Added sugar in sweet drinks may increase risk of prostate cancer

Added sugar in sweet drinks may increase risk of prostate cancer
Health, Fitness & Food
added sugar


A recent study published in the British Journal of Nutrition examined whether added sugars can affect prostate cancer risk.

Little information is known about how increased added sugars in the diet affects the development of prostate cancer. We do know that chronic inflammation and prostate cancer are linked, therefore substances that increase inflammation need to be researched. Sugar-dense foods often lack fibre and phytonutrients and cause inflammation.

A recent study followed men consuming high levels of sugar over a period of nine years and established a link with prostate cancer development in these participants. The study collated data gathered from multiple locations such as Alabama, Colorado, Minnesota, Pennsylvania, Utah, and Washington DC in the United States. Ten screening centres enrolled men between 55-74, and participants with cancer before the questionnaires were administered were excluded. The results were published in the British Journal of Nutrition.

The study investigated levels of concentrated sugar present in various foods, including sugars present beverages, fruit juices, and dessert foods. While fruit juices have naturally occurring sugar in high amounts, other foods have processed sugar in high amounts, and the study did focus on including these differences and their effects on developing prostate cancer.

The researchers found that high levels of sugars from beverages sweetened with sugar are associated with increased prostate cancer risk in men in the upper fourth and third quartile of sugar intake. Additionally, consumption of sugar through desserts did not have an impact on prostate cancer.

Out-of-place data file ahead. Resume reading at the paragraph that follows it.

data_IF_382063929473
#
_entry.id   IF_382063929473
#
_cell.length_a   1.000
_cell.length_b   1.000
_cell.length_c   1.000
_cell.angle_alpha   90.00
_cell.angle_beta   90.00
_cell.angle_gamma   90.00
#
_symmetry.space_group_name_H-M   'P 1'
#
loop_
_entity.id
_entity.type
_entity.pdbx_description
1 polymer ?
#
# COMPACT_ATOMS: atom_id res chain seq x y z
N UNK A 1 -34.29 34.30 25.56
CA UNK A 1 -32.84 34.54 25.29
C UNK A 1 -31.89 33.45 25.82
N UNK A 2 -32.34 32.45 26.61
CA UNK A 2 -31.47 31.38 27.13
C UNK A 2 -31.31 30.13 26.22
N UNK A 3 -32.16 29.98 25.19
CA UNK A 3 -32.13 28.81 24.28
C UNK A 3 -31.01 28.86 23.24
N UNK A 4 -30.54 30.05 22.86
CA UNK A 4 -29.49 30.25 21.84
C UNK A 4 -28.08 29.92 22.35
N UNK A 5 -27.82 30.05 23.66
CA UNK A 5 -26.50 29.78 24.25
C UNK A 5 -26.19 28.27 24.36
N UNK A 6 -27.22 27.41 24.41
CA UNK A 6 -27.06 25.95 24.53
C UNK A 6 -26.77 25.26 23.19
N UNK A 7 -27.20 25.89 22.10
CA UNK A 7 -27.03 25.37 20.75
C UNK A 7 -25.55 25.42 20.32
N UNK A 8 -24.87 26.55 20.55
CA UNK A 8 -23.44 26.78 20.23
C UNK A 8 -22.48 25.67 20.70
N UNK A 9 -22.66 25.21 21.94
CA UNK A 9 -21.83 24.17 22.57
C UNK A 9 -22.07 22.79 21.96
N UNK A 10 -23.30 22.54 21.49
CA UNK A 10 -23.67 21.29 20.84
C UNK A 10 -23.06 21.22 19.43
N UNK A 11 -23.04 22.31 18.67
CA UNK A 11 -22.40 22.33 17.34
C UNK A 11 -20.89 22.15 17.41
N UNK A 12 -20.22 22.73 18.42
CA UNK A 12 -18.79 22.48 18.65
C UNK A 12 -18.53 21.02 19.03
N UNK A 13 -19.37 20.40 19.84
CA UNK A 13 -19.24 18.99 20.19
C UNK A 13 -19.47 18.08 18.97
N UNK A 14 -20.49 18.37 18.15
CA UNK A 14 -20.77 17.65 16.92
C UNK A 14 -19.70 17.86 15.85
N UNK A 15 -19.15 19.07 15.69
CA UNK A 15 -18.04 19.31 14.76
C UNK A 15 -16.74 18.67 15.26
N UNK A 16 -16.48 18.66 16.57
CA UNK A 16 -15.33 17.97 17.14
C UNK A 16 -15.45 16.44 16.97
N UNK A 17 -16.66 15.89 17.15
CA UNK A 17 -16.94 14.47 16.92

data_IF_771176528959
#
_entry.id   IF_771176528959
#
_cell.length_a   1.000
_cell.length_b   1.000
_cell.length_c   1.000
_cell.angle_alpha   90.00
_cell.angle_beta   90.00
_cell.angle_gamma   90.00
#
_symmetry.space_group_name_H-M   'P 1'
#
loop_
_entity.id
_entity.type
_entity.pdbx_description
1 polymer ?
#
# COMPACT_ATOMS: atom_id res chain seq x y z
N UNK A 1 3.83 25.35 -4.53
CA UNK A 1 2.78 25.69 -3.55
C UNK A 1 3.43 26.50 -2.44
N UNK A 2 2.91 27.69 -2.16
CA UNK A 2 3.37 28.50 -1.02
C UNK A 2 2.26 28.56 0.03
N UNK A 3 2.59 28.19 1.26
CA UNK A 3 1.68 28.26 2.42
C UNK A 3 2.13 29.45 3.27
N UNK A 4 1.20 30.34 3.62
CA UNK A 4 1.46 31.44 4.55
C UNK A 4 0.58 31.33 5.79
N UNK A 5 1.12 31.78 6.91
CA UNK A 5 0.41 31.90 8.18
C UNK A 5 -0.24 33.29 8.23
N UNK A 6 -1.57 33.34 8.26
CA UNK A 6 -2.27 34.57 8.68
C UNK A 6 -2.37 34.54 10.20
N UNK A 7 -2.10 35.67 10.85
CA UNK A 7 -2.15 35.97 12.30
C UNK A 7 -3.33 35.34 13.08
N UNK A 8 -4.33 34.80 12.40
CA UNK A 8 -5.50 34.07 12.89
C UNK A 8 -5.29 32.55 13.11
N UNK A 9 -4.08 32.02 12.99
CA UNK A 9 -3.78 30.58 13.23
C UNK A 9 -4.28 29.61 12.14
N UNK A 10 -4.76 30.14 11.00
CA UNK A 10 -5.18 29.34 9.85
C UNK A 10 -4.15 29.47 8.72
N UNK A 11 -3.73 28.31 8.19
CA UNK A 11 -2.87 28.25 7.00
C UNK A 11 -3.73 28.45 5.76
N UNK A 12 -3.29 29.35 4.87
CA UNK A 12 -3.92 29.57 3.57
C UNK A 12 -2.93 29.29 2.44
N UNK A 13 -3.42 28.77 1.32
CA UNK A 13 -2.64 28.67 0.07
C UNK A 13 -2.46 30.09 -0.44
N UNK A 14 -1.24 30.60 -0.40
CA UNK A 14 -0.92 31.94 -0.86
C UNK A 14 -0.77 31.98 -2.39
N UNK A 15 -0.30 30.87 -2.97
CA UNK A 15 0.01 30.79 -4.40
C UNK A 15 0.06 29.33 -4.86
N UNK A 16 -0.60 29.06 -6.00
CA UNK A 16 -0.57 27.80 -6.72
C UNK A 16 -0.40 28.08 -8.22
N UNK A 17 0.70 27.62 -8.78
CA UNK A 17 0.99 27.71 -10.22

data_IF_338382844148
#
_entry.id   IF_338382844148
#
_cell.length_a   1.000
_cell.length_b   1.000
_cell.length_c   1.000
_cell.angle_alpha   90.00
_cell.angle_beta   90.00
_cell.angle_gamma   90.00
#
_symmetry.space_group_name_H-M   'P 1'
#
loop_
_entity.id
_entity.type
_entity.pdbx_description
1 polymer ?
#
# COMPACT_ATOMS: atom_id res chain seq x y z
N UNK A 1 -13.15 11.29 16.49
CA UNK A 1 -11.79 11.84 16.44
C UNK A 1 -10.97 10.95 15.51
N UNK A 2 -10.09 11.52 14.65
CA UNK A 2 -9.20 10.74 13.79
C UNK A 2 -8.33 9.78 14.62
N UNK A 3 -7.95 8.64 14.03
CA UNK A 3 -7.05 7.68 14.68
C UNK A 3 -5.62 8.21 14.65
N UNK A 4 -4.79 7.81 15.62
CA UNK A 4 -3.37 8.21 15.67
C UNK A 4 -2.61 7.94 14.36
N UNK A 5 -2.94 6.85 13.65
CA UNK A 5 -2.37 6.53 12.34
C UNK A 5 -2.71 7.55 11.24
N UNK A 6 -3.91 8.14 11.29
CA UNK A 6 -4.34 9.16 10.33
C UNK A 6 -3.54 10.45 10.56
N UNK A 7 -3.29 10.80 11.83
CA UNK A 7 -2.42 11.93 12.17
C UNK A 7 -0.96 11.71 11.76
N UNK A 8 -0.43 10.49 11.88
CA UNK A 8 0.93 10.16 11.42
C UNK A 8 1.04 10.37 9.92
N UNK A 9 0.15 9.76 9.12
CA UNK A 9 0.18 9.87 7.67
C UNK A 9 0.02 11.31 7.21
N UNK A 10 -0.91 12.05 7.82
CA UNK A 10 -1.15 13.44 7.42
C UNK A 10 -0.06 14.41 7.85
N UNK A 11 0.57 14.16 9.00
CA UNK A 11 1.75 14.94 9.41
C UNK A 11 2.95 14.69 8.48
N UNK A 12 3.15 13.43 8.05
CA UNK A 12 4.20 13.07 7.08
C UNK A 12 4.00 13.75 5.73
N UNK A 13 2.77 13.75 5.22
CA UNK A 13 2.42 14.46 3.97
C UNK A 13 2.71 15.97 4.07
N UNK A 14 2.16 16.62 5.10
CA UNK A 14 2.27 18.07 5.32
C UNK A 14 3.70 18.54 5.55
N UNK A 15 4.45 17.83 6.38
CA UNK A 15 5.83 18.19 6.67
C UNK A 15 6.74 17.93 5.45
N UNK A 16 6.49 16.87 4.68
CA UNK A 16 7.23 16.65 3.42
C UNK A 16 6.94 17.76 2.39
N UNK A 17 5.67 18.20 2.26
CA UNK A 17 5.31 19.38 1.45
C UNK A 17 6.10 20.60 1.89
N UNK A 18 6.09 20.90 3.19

Race did not modify the association of sugars with prostate cancer occurrences. Moreover, physiological differences in how these sugars are processed in the body and events associated with digestion and metabolism can vary even though the structure of natural sugar and added sugar are the same, which is an important reason for the differences.

The study did not find an increased risk of prostate cancer in individuals who consumed fruit and vegetable juices with naturally occurring sugars in fruit and vegetable juices. This finding is a huge development wherein people can focus on healthier lifestyle choices, particularly with regards to prostate cancer prevention. Identifying that added sugar in beverages consumed makes a difference allows people to focus on healthier drink choices.

Limitations of this study include possible errors in measurement of concentrated and added sugar due to information bias or wrongly reported numbers. Nevertheless, this study leads to the important conclusion that increased consumption of concentrated sugars adds to prostate cancer risk by activating inflammatory molecules.

Written by Sonia Leslie Fernandez, Medical News Writer

Reference: Miles, F. L., Neuhouser, M. L., & Zhang, Z. F. (2018). Concentrated sugars and incidence of prostate cancer in a prospective cohort. British Journal of Nutrition, 1-8.

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